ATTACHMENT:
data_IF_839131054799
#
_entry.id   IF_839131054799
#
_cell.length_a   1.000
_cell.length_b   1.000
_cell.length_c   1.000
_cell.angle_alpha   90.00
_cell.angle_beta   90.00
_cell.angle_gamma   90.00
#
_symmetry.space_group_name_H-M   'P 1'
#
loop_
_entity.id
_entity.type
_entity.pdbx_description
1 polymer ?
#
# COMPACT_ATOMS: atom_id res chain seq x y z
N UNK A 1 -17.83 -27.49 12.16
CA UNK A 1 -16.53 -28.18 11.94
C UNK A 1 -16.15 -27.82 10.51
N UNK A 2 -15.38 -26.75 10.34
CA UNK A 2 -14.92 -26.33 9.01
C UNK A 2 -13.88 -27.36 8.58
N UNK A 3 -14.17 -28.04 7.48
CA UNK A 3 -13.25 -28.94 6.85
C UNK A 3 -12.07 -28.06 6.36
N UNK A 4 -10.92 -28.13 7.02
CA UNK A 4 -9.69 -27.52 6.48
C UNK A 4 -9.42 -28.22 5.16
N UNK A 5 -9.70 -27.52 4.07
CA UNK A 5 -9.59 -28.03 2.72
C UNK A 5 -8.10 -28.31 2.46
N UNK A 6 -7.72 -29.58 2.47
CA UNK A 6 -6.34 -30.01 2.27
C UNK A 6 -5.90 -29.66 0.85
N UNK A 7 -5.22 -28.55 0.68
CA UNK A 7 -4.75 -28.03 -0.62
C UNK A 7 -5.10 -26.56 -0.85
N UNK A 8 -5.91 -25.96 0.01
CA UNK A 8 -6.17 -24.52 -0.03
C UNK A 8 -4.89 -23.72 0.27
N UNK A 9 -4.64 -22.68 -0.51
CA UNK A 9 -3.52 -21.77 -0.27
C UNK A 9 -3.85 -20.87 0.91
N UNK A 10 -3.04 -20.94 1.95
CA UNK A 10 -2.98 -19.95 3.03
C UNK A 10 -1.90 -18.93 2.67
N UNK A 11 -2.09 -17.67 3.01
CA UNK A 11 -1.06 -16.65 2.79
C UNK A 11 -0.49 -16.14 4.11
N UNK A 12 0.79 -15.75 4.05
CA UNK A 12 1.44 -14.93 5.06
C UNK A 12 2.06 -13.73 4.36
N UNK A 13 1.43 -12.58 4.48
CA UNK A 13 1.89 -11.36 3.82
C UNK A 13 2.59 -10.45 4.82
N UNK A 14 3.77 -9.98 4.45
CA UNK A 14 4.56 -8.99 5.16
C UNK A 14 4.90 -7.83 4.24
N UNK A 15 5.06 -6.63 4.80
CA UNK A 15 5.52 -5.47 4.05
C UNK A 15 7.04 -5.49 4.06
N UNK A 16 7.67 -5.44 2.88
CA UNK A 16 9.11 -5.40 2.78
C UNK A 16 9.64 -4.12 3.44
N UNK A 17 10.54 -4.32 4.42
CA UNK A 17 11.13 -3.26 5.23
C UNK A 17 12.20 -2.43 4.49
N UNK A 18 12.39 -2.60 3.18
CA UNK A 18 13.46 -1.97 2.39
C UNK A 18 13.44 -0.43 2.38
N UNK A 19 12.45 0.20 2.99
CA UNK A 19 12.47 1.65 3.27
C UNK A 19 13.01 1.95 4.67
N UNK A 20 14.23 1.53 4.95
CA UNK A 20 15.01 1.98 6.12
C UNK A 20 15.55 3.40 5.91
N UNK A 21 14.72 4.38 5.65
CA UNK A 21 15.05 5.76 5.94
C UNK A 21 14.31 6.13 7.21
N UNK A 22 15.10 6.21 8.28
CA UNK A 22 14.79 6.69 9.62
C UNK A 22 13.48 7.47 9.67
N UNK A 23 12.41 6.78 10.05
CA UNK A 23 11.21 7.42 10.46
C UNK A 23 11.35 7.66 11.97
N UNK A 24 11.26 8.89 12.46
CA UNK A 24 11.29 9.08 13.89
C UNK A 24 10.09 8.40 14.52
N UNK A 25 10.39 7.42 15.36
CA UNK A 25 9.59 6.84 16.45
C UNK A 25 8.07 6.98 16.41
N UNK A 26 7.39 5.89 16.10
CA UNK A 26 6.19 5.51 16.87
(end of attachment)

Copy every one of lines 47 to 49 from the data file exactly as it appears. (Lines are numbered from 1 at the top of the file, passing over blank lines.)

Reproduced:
C UNK A 9 -3.85 -20.87 0.91
N UNK A 10 -3.04 -20.94 1.95
CA UNK A 10 -2.98 -19.95 3.03